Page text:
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Google Places Spurious Listing Removal

As part of larger SEO engagements, we manage the Google Places listings for some of our clients who have many locations. For these, we help our clients flesh out their listings with keyphrases relevant to folks searching for their services. We ensure that the listings are as complete as possible and we help maintain the data by updating the listings when locations open, close, or change their address.

Well, the tricky part of this engagement is the information in spurious listings. For the data we upload, Google Places offers a nice interface through which we manage adding locations, removing locations, and updates in bulk. It is the listings we don’t upload that sometimes cause us and our clients consternation. Google Places receives data from more than just our uploads. It soaks in data from across the Internet, and unfortunately, sometimes it pulls in old or outdated information.

Recently, we were asked to help because the phone number formerly associated with our client’s closed location had been reassigned to a family. Google Places showed a listing for the now-closed location in the search results, including the phone number, disappointing all concerned as the potential customers didn’t get service and the family was getting interrupted. In the past, we’ve found removing these listings frustrating, because to edit the listing, we would have to claim the listing, which initiates a postcard or phone call process to the address/phone to verify ownership of it. Which is odd in the situation that the listing should not be there at all. Because the business is no longer there, there are no employees to receive the postcard or answer the phone.

In the past, we’ve tried to work with businesses wrongly connected to our client because of a similar name or the like to have inaccurate links removed (for instance when their address was associated with our client’s URL). Inexplicably, we’ve found that some folks find it too time-consuming or confusing to cooperate with us to correct the listing.

This time, a little light went on in our heads. We realized that no one wanted the inaccurate listing removed more than the family. So, we gave them a call and explained that with their permission and participation, we could claim and remove the listing showing their personal phone number as a business number on Google.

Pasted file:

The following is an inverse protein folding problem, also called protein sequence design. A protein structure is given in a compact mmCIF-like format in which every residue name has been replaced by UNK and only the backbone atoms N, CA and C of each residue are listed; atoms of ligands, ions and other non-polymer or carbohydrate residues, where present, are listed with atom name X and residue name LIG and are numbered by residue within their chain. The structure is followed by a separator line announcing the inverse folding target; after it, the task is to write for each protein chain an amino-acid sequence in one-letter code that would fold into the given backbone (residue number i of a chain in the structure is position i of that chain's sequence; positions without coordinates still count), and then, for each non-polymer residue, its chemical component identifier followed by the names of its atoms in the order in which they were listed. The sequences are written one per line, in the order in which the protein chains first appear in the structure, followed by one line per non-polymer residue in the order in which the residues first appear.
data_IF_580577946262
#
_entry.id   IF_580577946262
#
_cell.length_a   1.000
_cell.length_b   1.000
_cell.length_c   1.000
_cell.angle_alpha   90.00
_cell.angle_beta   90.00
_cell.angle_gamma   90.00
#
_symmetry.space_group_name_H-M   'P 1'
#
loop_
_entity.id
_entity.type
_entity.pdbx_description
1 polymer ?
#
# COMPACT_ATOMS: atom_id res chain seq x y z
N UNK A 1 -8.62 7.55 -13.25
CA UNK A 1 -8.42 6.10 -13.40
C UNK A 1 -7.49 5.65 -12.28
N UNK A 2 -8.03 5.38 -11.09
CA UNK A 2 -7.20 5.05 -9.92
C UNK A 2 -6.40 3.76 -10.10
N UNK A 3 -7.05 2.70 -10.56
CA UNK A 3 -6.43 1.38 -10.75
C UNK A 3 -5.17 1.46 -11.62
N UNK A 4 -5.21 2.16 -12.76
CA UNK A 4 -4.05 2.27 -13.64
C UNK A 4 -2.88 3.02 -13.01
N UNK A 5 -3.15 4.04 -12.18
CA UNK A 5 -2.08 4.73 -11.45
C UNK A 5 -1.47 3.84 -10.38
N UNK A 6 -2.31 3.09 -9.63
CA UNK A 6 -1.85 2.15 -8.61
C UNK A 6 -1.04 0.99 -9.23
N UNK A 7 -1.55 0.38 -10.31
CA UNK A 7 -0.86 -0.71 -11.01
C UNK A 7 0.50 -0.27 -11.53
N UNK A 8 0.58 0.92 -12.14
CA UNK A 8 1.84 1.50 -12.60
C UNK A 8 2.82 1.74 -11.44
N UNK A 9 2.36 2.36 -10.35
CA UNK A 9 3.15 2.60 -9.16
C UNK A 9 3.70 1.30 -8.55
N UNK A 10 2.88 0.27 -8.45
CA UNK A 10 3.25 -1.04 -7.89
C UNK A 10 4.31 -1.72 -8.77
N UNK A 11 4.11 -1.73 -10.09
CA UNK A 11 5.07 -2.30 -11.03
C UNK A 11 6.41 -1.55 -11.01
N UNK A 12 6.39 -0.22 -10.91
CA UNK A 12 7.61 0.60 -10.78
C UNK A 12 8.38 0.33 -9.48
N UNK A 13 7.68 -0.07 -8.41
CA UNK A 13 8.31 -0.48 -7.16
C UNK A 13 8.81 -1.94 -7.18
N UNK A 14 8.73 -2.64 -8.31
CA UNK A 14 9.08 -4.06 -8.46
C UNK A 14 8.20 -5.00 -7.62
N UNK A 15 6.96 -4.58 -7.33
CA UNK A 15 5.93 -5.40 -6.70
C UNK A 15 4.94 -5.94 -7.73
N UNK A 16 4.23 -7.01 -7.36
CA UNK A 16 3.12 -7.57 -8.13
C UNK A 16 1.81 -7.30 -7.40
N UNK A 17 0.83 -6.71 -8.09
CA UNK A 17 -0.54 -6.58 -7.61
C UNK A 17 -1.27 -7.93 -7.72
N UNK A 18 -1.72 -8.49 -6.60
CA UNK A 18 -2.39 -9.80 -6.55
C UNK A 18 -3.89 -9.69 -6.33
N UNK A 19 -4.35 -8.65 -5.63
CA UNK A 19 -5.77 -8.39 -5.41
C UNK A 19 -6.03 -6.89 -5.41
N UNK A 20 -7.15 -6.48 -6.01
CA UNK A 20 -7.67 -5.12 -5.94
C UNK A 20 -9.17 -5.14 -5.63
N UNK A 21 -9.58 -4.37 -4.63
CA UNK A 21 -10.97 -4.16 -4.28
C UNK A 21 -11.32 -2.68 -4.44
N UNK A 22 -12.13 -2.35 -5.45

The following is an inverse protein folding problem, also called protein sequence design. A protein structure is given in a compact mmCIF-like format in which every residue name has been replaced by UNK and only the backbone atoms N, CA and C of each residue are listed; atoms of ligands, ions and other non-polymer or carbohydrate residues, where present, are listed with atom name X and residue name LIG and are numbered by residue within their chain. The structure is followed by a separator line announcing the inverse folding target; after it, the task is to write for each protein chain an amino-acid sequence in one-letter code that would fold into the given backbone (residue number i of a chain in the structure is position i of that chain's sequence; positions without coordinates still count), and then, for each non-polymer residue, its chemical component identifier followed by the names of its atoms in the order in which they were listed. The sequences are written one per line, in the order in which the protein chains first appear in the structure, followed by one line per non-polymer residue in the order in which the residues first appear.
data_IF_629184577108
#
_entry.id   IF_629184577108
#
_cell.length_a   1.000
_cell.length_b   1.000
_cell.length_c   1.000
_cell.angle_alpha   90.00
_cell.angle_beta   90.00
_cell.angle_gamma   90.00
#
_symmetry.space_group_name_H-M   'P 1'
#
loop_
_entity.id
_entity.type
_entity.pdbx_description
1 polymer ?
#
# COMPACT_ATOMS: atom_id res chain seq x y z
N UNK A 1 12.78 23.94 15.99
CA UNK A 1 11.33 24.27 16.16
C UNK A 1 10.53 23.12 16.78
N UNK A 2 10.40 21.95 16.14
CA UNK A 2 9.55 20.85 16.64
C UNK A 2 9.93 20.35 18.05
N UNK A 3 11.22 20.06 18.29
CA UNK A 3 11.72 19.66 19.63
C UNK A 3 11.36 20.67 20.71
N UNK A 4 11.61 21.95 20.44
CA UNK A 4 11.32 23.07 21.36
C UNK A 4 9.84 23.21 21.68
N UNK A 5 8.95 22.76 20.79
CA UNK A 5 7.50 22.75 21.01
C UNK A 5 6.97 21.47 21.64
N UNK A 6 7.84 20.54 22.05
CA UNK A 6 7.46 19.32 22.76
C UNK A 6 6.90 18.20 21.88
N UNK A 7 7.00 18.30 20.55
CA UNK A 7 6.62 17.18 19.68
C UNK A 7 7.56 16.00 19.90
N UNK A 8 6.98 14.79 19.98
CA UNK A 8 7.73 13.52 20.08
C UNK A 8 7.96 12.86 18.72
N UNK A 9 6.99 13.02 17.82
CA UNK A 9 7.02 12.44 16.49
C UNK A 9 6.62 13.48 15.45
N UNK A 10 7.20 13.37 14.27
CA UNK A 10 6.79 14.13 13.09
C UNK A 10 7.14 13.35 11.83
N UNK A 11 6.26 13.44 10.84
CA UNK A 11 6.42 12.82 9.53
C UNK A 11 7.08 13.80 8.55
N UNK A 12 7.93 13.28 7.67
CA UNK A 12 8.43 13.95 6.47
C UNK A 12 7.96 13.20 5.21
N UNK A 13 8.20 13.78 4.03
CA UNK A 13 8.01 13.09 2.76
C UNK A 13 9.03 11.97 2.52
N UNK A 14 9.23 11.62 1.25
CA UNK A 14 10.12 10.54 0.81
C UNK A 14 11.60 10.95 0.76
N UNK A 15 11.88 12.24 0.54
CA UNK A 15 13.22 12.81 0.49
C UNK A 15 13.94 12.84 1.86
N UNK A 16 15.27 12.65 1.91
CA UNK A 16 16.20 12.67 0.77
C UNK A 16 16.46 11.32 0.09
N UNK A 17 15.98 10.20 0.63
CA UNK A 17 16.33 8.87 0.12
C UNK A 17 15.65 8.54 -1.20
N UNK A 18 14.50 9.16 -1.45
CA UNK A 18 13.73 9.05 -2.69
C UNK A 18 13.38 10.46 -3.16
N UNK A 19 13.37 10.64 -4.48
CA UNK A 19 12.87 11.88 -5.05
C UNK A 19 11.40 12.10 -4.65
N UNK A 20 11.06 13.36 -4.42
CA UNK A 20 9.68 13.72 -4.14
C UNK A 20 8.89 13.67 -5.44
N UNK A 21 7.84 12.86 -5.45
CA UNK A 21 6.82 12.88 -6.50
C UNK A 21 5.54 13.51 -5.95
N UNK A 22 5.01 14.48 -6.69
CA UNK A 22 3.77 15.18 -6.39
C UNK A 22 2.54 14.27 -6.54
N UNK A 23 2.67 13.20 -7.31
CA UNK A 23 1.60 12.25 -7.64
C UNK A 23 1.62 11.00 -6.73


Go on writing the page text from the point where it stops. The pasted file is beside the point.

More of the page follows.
Step 1. Claim the Listing

We claimed the listing on Google Places by hitting the “business owner?” link at the top of the Places page. We then requested to suspend the listing. To protect the family’s privacy, we’re not showing that listing in these screenshots. Instead, we’re showing the name and address of a great neighborhood ice cream shop in Ann Arbor, the Washtenaw Dairy.

Google Places page screenshot

Google Places page – we clicked the “Business Owner?” link at the upper right.

Step 2. Ask to Suspend the Listing

We clicked to suspend the listing.

Suspend the Listing

Step 3. Verify the Listing

Validate the Listing

This was the part that felt kind of “cloak and dagger.” We called the family and let them know we were here to help them. We needed their cooperation. We shared that a computer from Google would call them once we pushed the “Finish” button and let them know a PIN number. They agreed to write the PIN down for us. We called back, got the PIN, entered the PIN into the form, and the listing went away within the next hour.

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2 Responses to "Google Places Spurious Listing Removal"

  • Catherine Votaw
    January 3, 2011 - 12:01 pm Reply

    Great article. Do you happen to know how to fix it when Google Places rejects your listing when you claim it. We have been trying to claim our location for months and it keeps getting rejected and then we start all over again. It would be helpful if we could determine why, but the lack of support from Google Places makes it impossible.


    • Dunrie Greiling
      Dunrie Greiling
      April 29, 2011 - 4:59 pm Reply

      Hi Catherine,

      Hmmmm. We haven’t encountered this. How annoying!

      A few things that come to mind: Google Places seems to cross-check information it gets from owners with information it finds elsewhere on the web. So, consider corroborating your location information elsewhere. This can be done through maintaining your own listings on directory sites (such as Yelp http://www.yelp.com/) or through a service such as Localeze (http://localeze.com) and/or Universal Business Listings (https://www.ubl.org).

      Additionally, some addresses are not understood by Google Places. Is it possible there’s something weird with your address that makes it “not compute”?

      Hope this is helpful.

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